Acalculia and I
Some of you out there, having just got up on a Sunday morning and having just glanced at but not really comprehended the main title of this article, are probably thinking that Acalculia is a young Eastern European, short-skirted, disco type that I once used to associate with.
Others, well-versed in Classic Greek Literature in their formative years and who have just had the advantage of an invigorating early morning cup of tea might be thinking,with smug complacency, that Acalculia must be one of those nasty Siren type girls from Greek Mythology. Well you know Medusa et al don’t you?
Can you all now get up and stand in the corner of the class!
You are all wrong! It is neither!
For most people it is quite easy-peasy to work out that the logarithm of whatever is something-or-the-other, just off the tops of their heads. For me, the complex mathematical formula of two plus two is quite easy, but anything else is a challenge.
Just a minute! In my enthusiasm to rush into advanced mathematics, I forgot to explain who or what is Acalculia.
Acalculia is a sort of medical condition.
Let me explain further: All my life I have suffered from Acalculia.
Being a doctor, I consulted myself by looking at myself in the mirror but there is no cure.
Acalculia is the inborn inability to grasp numbers and therefore simple calculations, resulting in one being referred to as a fool by your Arithmetic teacher at school. In my case, my Dad was my Arithmetic teacher at school.
The more that Dad tried to teach me things like the Square Root or the Common Denominator, the more I got confused. When it came to Algebra, my Dad gave up on me entirely.
I did like drawing parabolic graphs though, once I had worked out or copied the formula. Usually it was the latter, and from the clever guy sitting next to me. In fact graphs were the only things that I liked in Mathematics because a completed parabola reminded me of the nose of a Boeing 707 aircraft about to crash-land nose down and at a 90 degree angle.
The time now is VI p.m.
time for the news..
At this point we need to go back to ancient Roman times. I am sure most of you are familiar with Roman Numerals:I, II, III, IV, V, VI, VII, VIII, IX, and X.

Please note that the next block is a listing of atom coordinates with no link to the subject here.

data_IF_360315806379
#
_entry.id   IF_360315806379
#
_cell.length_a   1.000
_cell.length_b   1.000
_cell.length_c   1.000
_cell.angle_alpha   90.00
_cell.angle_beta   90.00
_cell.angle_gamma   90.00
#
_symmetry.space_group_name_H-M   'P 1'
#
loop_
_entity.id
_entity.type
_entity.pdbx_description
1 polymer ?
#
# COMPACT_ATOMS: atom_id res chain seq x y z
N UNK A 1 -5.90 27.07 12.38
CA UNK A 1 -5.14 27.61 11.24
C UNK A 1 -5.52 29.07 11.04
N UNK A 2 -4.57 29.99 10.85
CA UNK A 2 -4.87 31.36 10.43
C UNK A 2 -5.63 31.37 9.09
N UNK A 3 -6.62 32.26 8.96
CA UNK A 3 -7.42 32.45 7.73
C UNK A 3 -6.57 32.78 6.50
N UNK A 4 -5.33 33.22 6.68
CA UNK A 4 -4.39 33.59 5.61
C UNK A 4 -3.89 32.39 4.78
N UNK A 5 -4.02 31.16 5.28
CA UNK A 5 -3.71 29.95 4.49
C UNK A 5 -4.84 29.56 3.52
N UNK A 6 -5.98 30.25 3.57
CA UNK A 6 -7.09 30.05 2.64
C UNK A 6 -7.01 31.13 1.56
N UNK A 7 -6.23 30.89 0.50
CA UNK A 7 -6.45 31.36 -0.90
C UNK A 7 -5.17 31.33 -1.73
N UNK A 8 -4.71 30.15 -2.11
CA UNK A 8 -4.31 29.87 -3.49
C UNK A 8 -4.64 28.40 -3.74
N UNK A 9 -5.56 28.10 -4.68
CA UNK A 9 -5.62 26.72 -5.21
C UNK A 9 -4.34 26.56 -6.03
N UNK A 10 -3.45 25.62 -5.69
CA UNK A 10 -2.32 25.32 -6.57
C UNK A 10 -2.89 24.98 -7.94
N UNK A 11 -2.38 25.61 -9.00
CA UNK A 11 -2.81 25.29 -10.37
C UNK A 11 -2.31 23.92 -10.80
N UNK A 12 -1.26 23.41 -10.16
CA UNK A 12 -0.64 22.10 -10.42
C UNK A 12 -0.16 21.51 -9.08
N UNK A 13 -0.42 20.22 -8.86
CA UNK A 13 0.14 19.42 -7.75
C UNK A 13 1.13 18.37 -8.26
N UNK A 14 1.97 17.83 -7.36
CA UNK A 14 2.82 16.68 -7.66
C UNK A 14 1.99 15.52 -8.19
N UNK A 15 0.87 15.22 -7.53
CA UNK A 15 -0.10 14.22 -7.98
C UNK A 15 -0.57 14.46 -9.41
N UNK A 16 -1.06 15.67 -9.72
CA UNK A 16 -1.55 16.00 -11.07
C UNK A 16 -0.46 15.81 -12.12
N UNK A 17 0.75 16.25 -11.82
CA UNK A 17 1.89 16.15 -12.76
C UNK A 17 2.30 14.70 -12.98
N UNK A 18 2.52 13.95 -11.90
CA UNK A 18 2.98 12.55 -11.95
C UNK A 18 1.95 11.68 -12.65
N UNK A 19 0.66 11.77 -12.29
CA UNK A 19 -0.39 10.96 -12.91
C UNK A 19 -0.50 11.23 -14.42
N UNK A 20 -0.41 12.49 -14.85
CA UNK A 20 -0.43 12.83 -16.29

So, this year, which is 2012, reads as MMXII in Roman numerals. Got that? No?
The MM stands for 2000. Not for Marilyn Monroe……
The Roman numeral system is still useful if you want to read ancient clock faces in Budapest, in Bonn, in Stuttgart or on Big Ben, London. Or you might want to read the date of the copyright notice at the end of a Warner Bros, Loony Tunes cartoon….you know the part where the “That’s All Folks!” bit appears?
Roman Numerals are otherwise now totally useless.
Some clever Indian chaps living near a river called Brahmaputra devised a system some shillions of years ago which goes like 12345678910 and which, by sheer coincidence, corresponded to the number of fingers on human hands. As a bonus, if you take off your shoes and socks you can count up to 20!
Some animals, like cats, don’t have the same number of toes as us humans so I presume they can count only up to 18 but cats don’t usually count, and they don’t usually have Bank Accounts. Some of the clever chaps amongst you might have noticed that I just introduced the concept of the Nought or the Zero or the Binduwa. Did you? Good! Well, again some ancient chaps, Arabs probably, one fine day decided that they needed a Zero! Maybe they were a little bit tipsy after consuming date wine.
It is beyond me why anyone, even fermented ancient Arabs, should need “Something which is Nothing” which is what the Zero is or isn’t! But there you are!
This introduction of the ZERO immediately complicated matters. If this was not bad enough, then comes the Decimal Point, a further unnecessary complication!
Getting back to my own problems with figures, any figure that exceeds 5 or even 4 digits has always had me totally snookered. Whilst I lived in Britain, this was not a serious personal problem because my bank balances never exceeded this number of figures, even including the decimal places; but unfortunately, my mortgage did.
One GB Pound equals…..
As soon as I came back to Sri Lanka, and given the prevalent exchange rate in the Old Republic, things immediately started to get complicated for me! The girls at the local bank have fits of giggles when I walk in but they do politely cover their mouths.
It took me ages to work out how to key Rs.10,000 into the local ATMs. I usually keyed in Rs.100 (which has the same number of digits as 10,000) and wondered why the machine laughed at me.The problem is that Sri Lankan ATMs have the dreaded decimal point!Ha! Why do you need the decimal point in Sri Lanka when anything less than a Rupee is worthless? Once I had worked it out, just for fun, I keyed in 100.23 and the machine got rather nasty with me and tried to swallow my card.